The federal government has outlined some of the measures that will be contained in its new anti-spam legislation. The Norton Rose law firm (formerly Ogilvy Renault) discussed the contents of the draft regulations in a recent report, and The Insurance and Investment Journal has obtained a copy. It is not yet known when the new rules will come into force.First of all, the draft version of the Electronic Commerce Protection Regulations defines the terms and conditions of consent for sending emails. Someone who has obtained permission from another person to send emails on his behalf must ensure that the message discloses the identity of the person from whom this permission was originally obtained. There must also be an exclusion mechanism that allows the recipient to unsubscribe. In addition, individuals who have obtained consent to send emails should ensure that anyone they have authorized to act on their behalf will notify them if consent is withdrawn. Finally, if consent is withdrawn, they must immediately inform the other people they have authorized to send emails on their behalf.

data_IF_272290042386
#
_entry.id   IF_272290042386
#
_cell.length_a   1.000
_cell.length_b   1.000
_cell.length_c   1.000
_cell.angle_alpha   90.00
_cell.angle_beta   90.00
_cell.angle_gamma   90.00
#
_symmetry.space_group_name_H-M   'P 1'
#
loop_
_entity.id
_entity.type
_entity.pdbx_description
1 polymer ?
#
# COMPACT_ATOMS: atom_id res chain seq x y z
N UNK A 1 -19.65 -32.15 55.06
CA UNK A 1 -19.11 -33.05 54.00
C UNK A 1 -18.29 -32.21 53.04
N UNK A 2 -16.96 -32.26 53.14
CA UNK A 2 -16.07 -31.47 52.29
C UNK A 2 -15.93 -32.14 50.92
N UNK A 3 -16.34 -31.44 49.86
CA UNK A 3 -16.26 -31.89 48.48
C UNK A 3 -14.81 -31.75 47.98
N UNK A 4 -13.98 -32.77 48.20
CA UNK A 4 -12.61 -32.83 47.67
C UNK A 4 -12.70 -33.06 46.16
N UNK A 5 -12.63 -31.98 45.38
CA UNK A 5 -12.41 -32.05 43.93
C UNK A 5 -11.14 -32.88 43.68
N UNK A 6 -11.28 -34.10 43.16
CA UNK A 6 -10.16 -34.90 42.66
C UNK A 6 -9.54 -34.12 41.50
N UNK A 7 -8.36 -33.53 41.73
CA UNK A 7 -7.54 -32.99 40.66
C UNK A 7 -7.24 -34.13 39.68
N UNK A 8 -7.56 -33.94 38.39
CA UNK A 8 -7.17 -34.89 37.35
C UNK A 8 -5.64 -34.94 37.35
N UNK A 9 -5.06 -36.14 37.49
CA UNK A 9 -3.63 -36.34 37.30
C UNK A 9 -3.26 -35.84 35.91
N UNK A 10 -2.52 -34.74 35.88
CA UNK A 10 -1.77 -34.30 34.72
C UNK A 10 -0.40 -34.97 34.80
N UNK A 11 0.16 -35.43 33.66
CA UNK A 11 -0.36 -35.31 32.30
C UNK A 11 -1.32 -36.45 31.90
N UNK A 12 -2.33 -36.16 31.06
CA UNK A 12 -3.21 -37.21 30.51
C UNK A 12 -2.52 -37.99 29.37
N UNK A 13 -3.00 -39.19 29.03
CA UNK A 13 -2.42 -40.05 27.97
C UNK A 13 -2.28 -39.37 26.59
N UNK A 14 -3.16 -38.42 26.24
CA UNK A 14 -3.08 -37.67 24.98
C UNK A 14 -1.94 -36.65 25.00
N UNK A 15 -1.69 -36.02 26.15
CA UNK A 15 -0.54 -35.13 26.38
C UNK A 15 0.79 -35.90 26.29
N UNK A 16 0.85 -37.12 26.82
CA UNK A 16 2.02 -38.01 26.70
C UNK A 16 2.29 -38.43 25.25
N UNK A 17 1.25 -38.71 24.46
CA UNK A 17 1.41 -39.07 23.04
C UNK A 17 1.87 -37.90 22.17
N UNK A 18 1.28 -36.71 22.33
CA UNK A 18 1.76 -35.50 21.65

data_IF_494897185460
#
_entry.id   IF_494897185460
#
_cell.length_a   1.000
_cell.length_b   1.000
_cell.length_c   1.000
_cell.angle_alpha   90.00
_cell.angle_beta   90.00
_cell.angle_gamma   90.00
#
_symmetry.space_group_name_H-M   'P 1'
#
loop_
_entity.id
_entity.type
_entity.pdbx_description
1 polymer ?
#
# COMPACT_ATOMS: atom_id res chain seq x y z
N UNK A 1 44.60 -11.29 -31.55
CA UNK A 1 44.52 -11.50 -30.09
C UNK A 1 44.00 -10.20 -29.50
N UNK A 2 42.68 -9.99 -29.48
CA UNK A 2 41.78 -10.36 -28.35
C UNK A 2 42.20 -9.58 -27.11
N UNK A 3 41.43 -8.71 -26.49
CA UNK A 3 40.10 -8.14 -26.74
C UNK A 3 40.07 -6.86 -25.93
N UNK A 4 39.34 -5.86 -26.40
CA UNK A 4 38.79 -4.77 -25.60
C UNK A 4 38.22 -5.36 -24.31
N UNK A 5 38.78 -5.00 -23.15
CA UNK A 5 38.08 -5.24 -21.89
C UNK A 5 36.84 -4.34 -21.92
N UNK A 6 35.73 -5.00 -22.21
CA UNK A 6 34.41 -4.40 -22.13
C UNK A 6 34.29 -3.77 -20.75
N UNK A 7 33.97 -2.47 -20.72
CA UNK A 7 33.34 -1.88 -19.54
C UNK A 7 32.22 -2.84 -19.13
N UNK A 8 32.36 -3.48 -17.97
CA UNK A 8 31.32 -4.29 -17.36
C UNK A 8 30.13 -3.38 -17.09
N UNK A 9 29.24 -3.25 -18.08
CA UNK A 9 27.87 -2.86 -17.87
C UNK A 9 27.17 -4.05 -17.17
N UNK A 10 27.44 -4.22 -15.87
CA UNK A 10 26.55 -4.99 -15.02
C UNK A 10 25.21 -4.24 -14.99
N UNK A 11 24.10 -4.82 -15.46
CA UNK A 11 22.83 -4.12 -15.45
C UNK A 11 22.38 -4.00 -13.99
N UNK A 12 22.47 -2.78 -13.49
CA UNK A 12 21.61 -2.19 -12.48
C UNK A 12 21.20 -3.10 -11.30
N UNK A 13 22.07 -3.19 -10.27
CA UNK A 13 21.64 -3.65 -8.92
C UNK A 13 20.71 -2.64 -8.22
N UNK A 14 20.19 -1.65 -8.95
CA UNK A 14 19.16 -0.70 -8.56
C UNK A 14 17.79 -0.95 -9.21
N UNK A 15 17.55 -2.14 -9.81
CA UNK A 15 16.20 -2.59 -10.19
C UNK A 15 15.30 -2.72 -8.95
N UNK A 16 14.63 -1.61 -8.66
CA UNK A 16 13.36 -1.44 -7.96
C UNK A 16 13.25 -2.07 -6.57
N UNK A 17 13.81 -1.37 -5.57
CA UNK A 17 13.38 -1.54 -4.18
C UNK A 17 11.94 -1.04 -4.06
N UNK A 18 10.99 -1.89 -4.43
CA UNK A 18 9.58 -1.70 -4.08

The federal government also believes that implied consent is presumed when there is already a "personal relationship" between the sender and the recipient. This definition includes membership in a club, association, or a volunteer organization, over the course of the past two years. What's more, the ban on sending spam does not apply to commercial electronic messages sent between people who have a "personal or family" relationship. The federal government says that a family relationship includes blood relationships, marriages, as well as common-law partnerships or ties through adoption. This rule also includes people who are connected by a blood relationship to a non-blood relative, such as a step-father or step-brother. As for personal relationships, it is defined as individuals who met in a non-business context and have remained in contact over the past two years.